In 2019, the Kashi Vishwanath Corridor Project was conceived to ease access between the temple and the Ganges River, creating a wider space to prevent overcrowding. Its foundation stone was laid by Prime Minister Narendra Modi. The project aims to increase the total area of the temple to around 50,000 square meters. Around 1,400 residents and businesses within the corridor's area were relocated elsewhere and compensated. During the renovation, more than 40 ruined, centuries-old temples were found and rebuilt, including the Gangeshwar Mahadev temple, the Manokameshwar Mahadev temple, the Jauvinayak temple, and the Shri Kumbha Mahadev temple. On 13 December 2021, Prime Minister Narendra Modi inaugurated the site with a sacred ceremony.[27][28][29]

In February 2022, the sanctum sanctorum of the temple was gold-plated after an anonymous donor from South India donated 60 kg of gold to the temple.[30]

Temple Structure[edit]

The original holy well—Gyanvapi in between the temple and Gyanvapi Mosque

The temple complex consists of a series of smaller shrines, located in a small lane called the Vishwanatha Galli, near the river. The linga of the main deity at the shrine is 60 centimetres (24 in) tall and 90 centimetres (35 in) in circumference housed in a silver altar.[31] The main temple is quadrangle and is surrounded by shrines of other gods. There are small temples for Kala Bhairava, Kartikeya, Avimukteshwara, Vishnu, Ganesha, Shani, Shiva and Parvati in the complex.

There is a small well in the temple called the Jnana Vapi also spelled as Gyan vapi (the wisdom well). The Jnana Vapi well sites to the north of the main temple and during the invasion by the Mughals the Jyotirlinga was hidden in the well to protect it at the time of invasion. It is said that the main priest of the temple jumped in the well with the lingam in order to protect the Jyotirlinga from invaders.

There is a Sabha Griha or Congregation Hall leading to the inner Garbha Griha or Sanctum Sanctorum. The venerable Jyotirlinga is a dark brown colored stone which is enshrined in the Sanctum, placed on a silver platform. Structure of the Mandir is composed of three parts. The first compromises a spire on the temple. The second is gold dome and the third is the gold spire atop the sanctum bearing a flag and a trident.

The Kashi Vishwanath temple receives around 3,000 visitors every day. On certain occasions, the numbers reach 1,000,000 and more. Noteworthy about the temple is 15.5-metre-high gold spire and gold dome. There are three domes each made up of pure gold, donated by Maharaja Ranjit Singh in 1835.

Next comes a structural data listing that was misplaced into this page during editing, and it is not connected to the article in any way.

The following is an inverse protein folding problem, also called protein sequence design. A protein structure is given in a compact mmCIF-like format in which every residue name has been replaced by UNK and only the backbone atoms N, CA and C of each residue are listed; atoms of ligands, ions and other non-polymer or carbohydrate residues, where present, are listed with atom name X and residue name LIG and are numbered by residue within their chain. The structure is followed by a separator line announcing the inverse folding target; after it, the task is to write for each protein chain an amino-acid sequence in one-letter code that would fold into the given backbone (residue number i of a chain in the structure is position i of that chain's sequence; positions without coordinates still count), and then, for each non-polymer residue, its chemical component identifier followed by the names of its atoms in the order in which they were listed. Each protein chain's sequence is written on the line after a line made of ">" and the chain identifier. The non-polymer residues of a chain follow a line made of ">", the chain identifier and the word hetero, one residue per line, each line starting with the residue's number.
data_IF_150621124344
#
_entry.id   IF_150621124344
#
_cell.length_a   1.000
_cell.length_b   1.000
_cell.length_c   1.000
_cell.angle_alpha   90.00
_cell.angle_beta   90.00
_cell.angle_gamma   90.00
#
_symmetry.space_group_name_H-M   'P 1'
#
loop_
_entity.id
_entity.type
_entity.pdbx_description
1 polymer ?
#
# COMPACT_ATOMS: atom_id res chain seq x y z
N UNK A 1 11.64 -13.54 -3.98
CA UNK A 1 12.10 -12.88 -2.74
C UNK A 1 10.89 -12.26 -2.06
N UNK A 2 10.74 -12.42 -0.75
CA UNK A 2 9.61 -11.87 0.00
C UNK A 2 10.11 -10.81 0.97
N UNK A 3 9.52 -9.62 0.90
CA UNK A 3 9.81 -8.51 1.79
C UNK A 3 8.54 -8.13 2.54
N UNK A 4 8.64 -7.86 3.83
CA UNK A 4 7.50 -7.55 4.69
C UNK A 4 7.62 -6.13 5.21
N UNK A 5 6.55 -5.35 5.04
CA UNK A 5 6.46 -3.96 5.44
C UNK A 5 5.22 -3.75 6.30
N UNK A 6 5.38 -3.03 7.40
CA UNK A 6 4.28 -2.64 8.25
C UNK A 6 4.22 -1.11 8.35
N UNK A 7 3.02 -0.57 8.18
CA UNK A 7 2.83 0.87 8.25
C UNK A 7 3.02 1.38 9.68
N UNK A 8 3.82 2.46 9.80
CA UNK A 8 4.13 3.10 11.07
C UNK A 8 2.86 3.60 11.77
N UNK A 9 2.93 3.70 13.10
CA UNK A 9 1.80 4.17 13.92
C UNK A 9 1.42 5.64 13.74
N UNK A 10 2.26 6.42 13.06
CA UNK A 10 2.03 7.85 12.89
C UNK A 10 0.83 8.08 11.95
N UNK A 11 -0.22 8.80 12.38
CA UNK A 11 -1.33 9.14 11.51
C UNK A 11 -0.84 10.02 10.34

The Shri Kashi Vishwanath Dham corridor was constructed between Kashi Vishwanath Temple and Manikarnika Ghat along the Ganges River, providing various amenities for pilgrims.[32]

Importance[edit]

Located on the banks of the holy Ganges, Varanasi is regarded among the holiest of the Hindu cities. The Kashi Vishwanath temple is widely recognized as one of the most important places of worship in the Hindu religion. Inside the Kashi Vishwanath Temple is the Jyotirlinga of Shiva, Vishveshvara or Vishvanath. The Vishveshvara Jyotirlinga has a very special and unique significance in the spiritual history of India.

Many leading saints, including Adi Sankaracharya, Ramakrishna Paramhansa, Swami Vivekananda, Bamakhyapa, Goswami Tulsidas, Swami Dayananda Saraswati, Sathya Sai Baba, Yogiji Maharaj, Pramukh Swami Maharaj, Mahant Swami Maharaj and Gurunanak have visited the site.[33][unreliable source?] A visit to the temple and a bath in the river Ganges is one of many methods believed to lead one on a path to Moksha (liberation). Thus, Hindus from all over the world try to visit the place at least once in their lifetime. There is also a tradition that one should give up at least one desire after a pilgrimage the temple, and the pilgrimage would also include a visit to the temple at Rameswaram in Tamil Nadu in Southern India, where people take water samples of the Ganges to perform prayer at the temple and bring back sand from near that temple. Because of the immense popularity and holiness of Kashi Vishwanath temple, hundreds of temples across India have been built in the same architectural style. Many legends record that the true devotee achieves freedom from death and saṃsāra by the worship of Shiva, Shiva's devotees on death being directly taken to his abode on Mount Kailash by his messengers and not to Yama. The superiority of Shiva and his victory over his own nature—Shiva is himself identified with death—is also stated. There is a popular belief that Shiva himself blows the mantra of salvation into the ears of people who die naturally at the Vishwanath temple.[34]